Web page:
1. Decoding Dress: Vodou, Cloth and Colonial Resistance in Pre- and Postrevolutionary Haiti

Charlotte Hammond
Part II. Vodou and African Traditional Religions

  1. The African Origin of Haitian Vodou: From the Nile Valley to the Haitian Valleys

Patrick Delices

  1. New World/Old World Vodun , Creolité, and the Alter-Renaissance

Bronwyn Mills

  1. The vibratory art of Haiti: a Yoruba heritage

Patricia Marie-Emmanuelle Donatien

  1. Ethnographic Interpretations of Traditional African Religious Practices and Haitian Vodou Ceremonial Rites in Zora Neale Hurston’s (1938) Tell My Horse: Voodoo and Life in Haiti and Maya Deren’s (1983) Divine Horsemen: The Living Gods of Haiti

Tammie Jenkins

  1. Oversouls and Egregores in Haitian Vodou

Patricia Scheu (Mambo Vye Zo Komande LaMenfo)

  1. Arabian Religion, Islam and Haitian Vodou:

The “Recent African Single-Origin Hypothesis” and the Comparison of World Religions
Benjamin Hebblethwaite and Michel Weber

vodoub

Description

Throughout Haitian history—from 17th century colonial Saint-Domingue to 21st century postcolonial Haiti—arguably, the Afro-Haitian religion of Vodou has been represented as an “unsettling faith” and a “cultural paradox,” as expressed in various forms and modes of Haitian thought and life including literature, history, law, politics, painting, music, and art. Competing voices and conflicting ideas of Vodou have emerged from each of these cultural symbols and intellectual expressions. The Vodouist discourse has not only pervaded every aspect of the Haitian life and experience, it has defined the Haitian cosmology and worldview. Further, the Vodou faith has had a momentous impact on the evolution of Haitian intellectual, aesthetic, and literary imagination; comparatively, Vodou has shaped Haitian social ethics, sexual and gender identity, and theological discourse such as in the intellectual works and poetic imagination of Jean Price-Mars, Dantes Bellegarde, Jacques Roumain, Jacques Stephen Alexis, etc. Similarly, Vodou has shaped the discourse on the intersections of memory, trauma, history, collective redemption, and Haitian diasporic identity in Haitian women’s writings such as in the fiction of Edwidge Danticat, Myriam Chancy, etc.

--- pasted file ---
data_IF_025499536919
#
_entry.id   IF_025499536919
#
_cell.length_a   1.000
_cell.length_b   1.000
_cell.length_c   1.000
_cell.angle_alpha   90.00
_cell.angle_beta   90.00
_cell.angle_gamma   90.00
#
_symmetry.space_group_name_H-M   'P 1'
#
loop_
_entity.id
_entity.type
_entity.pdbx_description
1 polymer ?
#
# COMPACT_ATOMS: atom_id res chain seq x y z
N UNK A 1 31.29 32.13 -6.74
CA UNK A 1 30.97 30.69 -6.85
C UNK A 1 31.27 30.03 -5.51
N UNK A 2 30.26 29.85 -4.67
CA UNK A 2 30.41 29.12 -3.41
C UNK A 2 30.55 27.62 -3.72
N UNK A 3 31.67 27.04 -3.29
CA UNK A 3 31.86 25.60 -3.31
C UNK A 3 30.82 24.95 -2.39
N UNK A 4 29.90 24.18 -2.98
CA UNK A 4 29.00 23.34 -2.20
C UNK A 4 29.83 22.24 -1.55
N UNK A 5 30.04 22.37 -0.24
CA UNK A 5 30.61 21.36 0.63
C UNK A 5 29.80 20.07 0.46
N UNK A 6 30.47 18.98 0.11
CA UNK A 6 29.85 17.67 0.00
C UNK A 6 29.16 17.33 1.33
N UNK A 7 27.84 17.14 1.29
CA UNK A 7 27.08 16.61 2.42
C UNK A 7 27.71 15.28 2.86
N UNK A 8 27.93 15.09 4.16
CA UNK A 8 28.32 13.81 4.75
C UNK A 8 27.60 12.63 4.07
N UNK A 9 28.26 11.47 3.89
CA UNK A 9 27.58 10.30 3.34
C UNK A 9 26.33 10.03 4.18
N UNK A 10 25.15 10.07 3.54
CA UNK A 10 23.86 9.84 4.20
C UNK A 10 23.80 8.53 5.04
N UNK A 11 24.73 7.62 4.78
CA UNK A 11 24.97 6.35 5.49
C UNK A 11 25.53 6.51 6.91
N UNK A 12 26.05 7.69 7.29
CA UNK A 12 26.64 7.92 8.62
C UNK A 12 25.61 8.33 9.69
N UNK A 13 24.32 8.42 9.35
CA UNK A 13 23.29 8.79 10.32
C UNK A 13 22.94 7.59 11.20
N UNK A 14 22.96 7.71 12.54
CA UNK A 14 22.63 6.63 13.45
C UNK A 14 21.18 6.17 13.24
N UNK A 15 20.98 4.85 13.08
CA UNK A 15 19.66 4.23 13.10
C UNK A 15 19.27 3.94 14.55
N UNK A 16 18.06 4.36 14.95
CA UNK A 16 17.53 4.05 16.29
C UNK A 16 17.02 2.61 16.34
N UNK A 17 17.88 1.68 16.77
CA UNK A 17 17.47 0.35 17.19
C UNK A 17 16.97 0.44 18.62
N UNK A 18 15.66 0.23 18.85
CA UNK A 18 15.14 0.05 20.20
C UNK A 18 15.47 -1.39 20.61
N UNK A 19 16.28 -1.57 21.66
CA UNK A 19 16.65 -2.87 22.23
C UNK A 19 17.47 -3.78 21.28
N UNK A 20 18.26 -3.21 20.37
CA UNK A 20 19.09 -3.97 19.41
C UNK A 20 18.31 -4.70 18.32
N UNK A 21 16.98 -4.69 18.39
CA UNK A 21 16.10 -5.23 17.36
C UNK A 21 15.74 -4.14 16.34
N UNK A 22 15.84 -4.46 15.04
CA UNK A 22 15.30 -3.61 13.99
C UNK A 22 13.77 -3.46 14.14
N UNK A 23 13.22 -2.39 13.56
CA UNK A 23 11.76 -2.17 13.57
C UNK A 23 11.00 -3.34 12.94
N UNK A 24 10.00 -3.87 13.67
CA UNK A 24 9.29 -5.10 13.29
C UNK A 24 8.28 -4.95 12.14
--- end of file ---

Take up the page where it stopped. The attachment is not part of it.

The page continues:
The chapters in this collection tell a story about the dynamics of the Vodou faith and the rich ways Vodou has molded the Haitian narrative and psyche. The contributors of this book examine this constructed narrative from a multicultural voice that engages critically the discipline of ethnomusicology, drama, performance, art, anthropology, ethnography, economics, literature, intellectual history, philosophy, psychology, sociology, religion, and theology. Vodou is also studied from multiple theoretical approaches including queer, feminist theory, critical race theory, Marxism, postcolonial criticism, postmodernism, and psychoanalysis.

Table of Contents

Introduction: Towards New Visions and New Approaches to the Vodou Religion
Celucien L. Joseph and Nixon Cleophat

Part I: Vodou, Modernity, Resistance, and Haitian Cultural Identity and Nationalism
Chapter One: James Theodore Holly, Fabre Geffrard, and the Construction of a “Civilized’ Haiti”
Brandon R. Byrd
Chapter Two: Oath To Our Ancestors: The Flag of Haiti is Rooted in Vodou
Patrick Delices

Part II. Vodou, Vodouphobia, and Haitian Male Intellectuals and Cultural Critics
Chapter Three: The Role of Vodou in the Religious Philosophy of Jean Price-Mars
Celucien L. Joseph
Chapter Four: Jacques Stephen Alexis, Haitian Vodou and Medicine: Between Cure and Care
Shallum Pierre

Part III. Vodou, Christian Theology, and Collective Redemption
Chapter Five: Haitian Vodou: The Ethics of Social Sin & the Praxis of Liberation
Nixon S. Cleophat
Chapter Six: Vodouphobia and Afrophobic Discourse in Haitian Thought: An Analysis of Dantès Bellegarde’s Religious Sensibility
Celucien L. Joseph
Chapter Seven: Haitian Vodou, a Politico-Realist Theology of Survival: Resistance in the Face of Colonial Violence and Social Suffering
Nixon S. Cleophat

Part IV. Vodou, Memory, Trauma, and Haitian Women Intellectuals and Cultural Critics
Chapter Eight: Vodou Symbolism and “Poto Mitan:” Women in Edwidge Danticat’s Work
Myriam Moïse
Chapter Nine: Writing from lòt bò dlo: Vodou Aesthetics and Poetics in Edwidge Danticat and Myriam Chancy
Anne Brüske and Wiebke Beushausen
Chapter Ten: The Economics of Vodou: Haitian Women, Entrepreneurship, and Empowerment
Crystal Andrea Felima

Chukwuka–“Chukwu is Supreme”: When Religious Beliefs Collide, and “Things Fall Apart”